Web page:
The default configuration as defined below can be overridden by using the following strategy.

NOTE: Priority/order of config selection comes from the below list where the first item have the defined defaults and each next step having a potential to override the previous if a configuration value is specified.

  1. Starting with the defaults (as shown in the JS object below) this is defined in lib/config.js.
  2. We then take and override the defaults (and only the properties specified) with config in a yaml or json file in your home directory ~/.approvalsConfig.
  3. Overrides with an approvals.configure({...}) (not a recommended approach).
  4. Then passing any specific configuration at the test level as the last parameter in the verify function .verify(..., {...overridden config...});. See API for specific parameters.

Here's an example of using a single reporter p4merge, and overriding whatever is configured. This will only override this specific test.

it("should use a specific reporter", function () {
  this.verify('some data', {
    reporters: ['p4merge']
  });
});

If you have the need to execute multiple reporters on a single failure.

Say you made an "awesomeDiffReporter" and wanted it to run that in combination with a "notifyTheBossViaEmailReporter" you can use the MultiReporter like below.

var approvals = require('approvals');
var MultiReporter = approvals.reporters.MultiReporter
 
it("should use a multiple reporters", function () {
  this.verify('some data', {
    reporters: [
      new MultiReporter(['p4merge', 'commandclipboard'])
    ]
  });
});
var defaultConfig = {
  // The strategy for determining which reporter to use will likely 
  // change at some point. For now, you can configure priority here. 
  // What I'd prefer is if each project has a configuration file 
  // and each user could setup a ~/.approvalConfig file 
  // which would contain their preferred merge/diff tools 
  reporters:  [
    "opendiff",
    "p4merge",
    "tortoisemerge",
    "nodediff",
    "gitdiff"
    /* OR a custom reporter object. See the above example of how to create a custom reporter. */
  ],
 
  // If you need to normalize text file line-endings 
  // you can set this to something like "\n" or "\r\n" 
  // 
  // default value here of false or undefined will not apply any 
  // line-ending replacement before writing the approval received file 
  normalizeLineEndingsTo: false, // default 
 
  // If approvals determines things are different, it will replacement 
  // line endings CRLF with just LF and re-compare. If they are the same 
  // approvals will log a warning that the files are the same except for 
  // line endings. Flip this to `true` to fail tests if line-endings 
  // are different 
  failOnLineEndingDifferences: false,
 
  // Some diff tools automatically append an EOL to a merge file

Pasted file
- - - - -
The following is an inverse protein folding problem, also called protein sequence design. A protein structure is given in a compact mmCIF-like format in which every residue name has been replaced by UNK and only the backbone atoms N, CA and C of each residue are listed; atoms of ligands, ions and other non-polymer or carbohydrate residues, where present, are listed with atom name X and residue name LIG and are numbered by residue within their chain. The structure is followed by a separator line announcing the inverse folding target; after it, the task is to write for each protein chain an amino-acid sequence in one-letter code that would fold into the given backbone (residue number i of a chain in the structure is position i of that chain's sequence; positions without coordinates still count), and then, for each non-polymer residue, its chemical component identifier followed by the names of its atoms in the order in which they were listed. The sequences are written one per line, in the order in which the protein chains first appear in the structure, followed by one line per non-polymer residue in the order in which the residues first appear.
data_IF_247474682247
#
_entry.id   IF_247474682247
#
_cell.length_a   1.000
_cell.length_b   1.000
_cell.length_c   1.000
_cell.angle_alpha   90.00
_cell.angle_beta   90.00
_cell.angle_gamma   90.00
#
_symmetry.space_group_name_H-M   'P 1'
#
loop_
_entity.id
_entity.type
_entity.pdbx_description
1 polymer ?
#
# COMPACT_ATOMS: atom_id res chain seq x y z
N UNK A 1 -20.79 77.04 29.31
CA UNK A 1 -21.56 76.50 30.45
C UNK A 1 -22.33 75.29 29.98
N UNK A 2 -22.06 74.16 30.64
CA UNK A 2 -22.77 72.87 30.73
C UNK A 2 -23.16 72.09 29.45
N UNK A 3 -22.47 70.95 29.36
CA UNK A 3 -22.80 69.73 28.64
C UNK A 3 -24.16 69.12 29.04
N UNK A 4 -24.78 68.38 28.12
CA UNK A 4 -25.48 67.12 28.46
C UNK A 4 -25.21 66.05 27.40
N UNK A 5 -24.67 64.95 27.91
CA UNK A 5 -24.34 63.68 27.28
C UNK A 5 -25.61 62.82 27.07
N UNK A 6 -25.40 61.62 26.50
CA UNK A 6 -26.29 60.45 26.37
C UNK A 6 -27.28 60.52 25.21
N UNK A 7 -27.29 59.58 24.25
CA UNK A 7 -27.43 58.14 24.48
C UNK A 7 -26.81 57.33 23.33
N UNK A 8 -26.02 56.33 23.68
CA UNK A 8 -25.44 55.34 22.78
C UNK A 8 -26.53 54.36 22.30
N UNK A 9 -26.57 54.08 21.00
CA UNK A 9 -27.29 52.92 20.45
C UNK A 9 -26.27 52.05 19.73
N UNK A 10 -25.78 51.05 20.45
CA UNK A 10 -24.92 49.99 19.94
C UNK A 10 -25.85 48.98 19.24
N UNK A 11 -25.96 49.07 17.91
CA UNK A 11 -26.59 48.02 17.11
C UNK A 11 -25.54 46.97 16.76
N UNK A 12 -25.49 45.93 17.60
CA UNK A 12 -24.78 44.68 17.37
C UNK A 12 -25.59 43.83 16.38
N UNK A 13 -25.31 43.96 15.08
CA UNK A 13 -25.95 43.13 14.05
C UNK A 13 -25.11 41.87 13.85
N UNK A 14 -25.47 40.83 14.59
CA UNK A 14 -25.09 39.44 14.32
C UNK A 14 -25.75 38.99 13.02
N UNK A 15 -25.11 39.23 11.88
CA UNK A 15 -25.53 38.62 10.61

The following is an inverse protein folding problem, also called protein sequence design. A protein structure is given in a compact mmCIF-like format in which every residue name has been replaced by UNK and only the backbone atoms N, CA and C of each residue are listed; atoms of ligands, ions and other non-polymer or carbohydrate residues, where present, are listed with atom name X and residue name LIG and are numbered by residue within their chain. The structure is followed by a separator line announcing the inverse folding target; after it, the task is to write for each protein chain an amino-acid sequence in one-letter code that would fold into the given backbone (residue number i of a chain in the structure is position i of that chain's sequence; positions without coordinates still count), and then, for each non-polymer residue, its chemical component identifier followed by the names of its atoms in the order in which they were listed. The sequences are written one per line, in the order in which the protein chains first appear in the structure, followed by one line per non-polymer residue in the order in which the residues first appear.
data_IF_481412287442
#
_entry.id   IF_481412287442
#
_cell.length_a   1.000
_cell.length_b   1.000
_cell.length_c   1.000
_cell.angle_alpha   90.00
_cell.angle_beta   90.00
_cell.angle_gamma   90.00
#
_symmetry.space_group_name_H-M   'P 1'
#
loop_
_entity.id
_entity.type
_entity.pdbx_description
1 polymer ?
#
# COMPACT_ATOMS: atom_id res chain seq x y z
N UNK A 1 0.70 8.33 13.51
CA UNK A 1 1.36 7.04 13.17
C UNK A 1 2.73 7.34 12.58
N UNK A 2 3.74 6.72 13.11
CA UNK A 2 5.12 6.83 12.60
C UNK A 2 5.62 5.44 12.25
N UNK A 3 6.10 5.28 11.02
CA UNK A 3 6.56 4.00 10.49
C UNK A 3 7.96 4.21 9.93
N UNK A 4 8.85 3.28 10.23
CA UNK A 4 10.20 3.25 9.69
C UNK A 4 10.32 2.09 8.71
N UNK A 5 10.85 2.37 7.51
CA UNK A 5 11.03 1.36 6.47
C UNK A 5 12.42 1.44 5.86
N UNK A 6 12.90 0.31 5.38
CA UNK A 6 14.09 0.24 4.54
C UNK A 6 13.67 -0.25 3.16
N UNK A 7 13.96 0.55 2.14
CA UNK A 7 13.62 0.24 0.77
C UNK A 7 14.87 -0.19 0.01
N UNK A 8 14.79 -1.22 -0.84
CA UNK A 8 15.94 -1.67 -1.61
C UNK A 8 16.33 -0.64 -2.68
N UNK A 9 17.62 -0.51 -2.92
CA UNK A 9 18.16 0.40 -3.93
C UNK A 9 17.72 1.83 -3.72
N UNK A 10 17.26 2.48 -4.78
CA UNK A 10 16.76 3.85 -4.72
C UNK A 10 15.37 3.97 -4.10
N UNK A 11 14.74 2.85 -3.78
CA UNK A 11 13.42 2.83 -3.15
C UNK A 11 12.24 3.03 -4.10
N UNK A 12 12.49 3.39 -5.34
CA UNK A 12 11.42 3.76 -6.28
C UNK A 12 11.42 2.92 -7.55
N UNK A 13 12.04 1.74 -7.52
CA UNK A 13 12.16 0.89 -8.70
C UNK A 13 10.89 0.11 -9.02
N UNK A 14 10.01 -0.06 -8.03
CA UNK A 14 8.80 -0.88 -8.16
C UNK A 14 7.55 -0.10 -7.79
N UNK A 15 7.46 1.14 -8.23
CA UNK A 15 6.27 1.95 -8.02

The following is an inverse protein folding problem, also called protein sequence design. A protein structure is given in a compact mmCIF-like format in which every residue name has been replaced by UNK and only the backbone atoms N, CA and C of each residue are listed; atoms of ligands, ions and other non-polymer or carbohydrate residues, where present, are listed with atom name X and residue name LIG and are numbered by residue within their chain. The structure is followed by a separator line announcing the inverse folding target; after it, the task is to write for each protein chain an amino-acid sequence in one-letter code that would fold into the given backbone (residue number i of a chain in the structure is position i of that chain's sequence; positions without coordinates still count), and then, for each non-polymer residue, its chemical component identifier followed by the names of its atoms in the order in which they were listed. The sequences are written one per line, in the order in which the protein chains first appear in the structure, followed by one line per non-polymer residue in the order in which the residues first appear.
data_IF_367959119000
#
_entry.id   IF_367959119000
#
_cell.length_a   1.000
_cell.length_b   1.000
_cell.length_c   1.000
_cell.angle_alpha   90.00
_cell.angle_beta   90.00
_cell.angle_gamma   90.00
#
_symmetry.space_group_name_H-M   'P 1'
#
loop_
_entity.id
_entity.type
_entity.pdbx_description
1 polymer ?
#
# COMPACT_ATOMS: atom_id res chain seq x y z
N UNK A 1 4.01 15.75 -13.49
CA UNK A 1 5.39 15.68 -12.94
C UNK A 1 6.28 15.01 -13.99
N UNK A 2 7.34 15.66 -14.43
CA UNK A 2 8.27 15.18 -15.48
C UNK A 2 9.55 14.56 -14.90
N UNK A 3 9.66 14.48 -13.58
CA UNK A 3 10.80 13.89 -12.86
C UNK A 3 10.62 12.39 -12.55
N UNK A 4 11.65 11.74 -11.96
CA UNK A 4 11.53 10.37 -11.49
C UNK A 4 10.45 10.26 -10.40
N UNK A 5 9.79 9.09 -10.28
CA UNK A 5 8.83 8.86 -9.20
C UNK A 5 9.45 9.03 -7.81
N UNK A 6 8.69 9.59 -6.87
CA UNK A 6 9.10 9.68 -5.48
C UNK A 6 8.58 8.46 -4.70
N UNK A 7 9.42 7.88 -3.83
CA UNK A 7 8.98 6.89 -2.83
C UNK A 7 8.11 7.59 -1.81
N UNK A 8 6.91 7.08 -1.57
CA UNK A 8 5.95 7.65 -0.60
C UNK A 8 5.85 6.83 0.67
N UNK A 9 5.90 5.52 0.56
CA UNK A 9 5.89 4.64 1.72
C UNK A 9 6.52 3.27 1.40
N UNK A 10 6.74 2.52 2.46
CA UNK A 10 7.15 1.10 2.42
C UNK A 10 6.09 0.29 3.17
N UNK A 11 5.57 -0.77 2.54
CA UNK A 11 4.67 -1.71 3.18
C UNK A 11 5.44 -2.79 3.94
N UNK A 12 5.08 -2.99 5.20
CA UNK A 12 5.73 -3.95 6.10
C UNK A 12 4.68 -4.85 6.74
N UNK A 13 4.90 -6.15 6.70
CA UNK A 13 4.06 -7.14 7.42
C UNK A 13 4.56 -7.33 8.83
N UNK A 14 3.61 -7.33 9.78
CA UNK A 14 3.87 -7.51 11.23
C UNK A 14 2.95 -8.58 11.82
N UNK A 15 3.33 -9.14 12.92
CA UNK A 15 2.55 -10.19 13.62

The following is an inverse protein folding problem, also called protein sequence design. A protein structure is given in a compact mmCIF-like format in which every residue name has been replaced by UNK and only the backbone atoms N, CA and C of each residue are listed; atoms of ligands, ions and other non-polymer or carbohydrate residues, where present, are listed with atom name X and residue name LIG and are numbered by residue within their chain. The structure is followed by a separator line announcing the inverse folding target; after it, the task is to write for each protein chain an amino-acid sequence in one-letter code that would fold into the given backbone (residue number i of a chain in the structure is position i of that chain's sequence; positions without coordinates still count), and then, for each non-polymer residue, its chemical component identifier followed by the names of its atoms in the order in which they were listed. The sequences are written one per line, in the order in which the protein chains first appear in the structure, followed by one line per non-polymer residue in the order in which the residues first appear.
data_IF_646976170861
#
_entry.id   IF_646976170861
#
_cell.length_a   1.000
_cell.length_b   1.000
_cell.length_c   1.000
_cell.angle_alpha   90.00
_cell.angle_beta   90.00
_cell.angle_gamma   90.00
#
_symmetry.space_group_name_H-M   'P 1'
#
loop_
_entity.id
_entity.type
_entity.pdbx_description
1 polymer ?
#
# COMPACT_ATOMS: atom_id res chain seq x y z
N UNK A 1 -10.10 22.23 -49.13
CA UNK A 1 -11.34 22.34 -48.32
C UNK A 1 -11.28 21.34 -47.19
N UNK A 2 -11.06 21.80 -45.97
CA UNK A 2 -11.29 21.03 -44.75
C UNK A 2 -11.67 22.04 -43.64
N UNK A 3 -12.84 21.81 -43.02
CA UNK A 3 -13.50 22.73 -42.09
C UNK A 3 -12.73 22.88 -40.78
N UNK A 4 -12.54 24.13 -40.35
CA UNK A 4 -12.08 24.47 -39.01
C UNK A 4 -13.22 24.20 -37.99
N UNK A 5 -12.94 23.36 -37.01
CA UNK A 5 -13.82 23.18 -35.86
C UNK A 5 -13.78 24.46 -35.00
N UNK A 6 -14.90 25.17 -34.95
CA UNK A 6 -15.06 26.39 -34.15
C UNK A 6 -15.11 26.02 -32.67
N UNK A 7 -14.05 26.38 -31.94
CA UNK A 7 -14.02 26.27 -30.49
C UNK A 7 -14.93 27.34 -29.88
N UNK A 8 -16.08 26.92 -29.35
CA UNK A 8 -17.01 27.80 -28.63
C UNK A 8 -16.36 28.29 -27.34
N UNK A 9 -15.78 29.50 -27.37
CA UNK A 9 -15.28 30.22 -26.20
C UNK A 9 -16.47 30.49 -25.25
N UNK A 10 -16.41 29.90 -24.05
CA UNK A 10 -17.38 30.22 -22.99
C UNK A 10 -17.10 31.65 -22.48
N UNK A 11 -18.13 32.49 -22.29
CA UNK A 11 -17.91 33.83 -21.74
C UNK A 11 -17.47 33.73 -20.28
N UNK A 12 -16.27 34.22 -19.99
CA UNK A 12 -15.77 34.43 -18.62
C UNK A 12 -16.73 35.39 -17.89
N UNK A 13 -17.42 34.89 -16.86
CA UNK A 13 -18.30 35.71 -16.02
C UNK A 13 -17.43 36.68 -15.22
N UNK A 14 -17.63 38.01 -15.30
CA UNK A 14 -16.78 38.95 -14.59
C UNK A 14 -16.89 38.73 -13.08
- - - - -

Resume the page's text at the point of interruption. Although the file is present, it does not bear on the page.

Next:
// Setting this to true helps with those cases... (Also see EOL below 
  // for what is appended) 
  appendEOL: true,
 
  // When appendEOL above is true, this value defines what will be appended at the end of the file. 
  // It's really a bad name as it's not End-of-Line... but -end-of-file err end-of-line-at-end-of-file :P 
  EOL:  require('os').EOL,
 
  // This helps keep the project clean of files 
  // that became stale due to removal of tests 
  // or after a rename 
  errorOnStaleApprovedFiles: true,
 
  // This is a function called when the proc is exiting and we're 
  // validating any stale *.approved.txt files. You can override 
  // this function to ignore validation of some files or not 
  shouldIgnoreStaleApprovedFile: function(/*fileName*/) { return false; },
 
  // On some files or projects a Byte Order 
  // Mark can be inserted and cause issues, 
  // this allows you to force it to be stripped 
  stripBOM: false
 
  //DANGER: this can be used to force-approve a file during a test run. 
  // Can be used for first time-run or if lots of tests are failing because 
  // of a change you know is correct. AGAIN DANGER - don't ever check code 
  // in that configures this to be on...) 
  forceApproveAll: false
 
};

API

approvals

Approvals module.

approvals.configure

Allows you to provide overrides to the default configuration.

Kind: static property of approvals

Param Type
overrideOptions *

Example

var approvals = require('approvals');
approvals.configure({
  reporters: ['p4merge']
});

approvals.getConfig ⇒ Object

Allows the creation of an approvals configuration object using any passed in options to override the defaults.

Kind: static property of approvals Returns: Object - approvals config object with any options overridden.

Param Type
overrideOptions Object

approvals.verify

Kind: static property of approvals

Param Type Description
dirName string Typically __dirname but could be the base-directory (anywhere) to store both approved and received files.
testName string A file name save string to call the file associated with this test.
data string | Buffer Either the string to save as a text file or a Buffer that represents an image
optionsOverride * An object that can contain configurational overrides as defined in the approvals configuration object.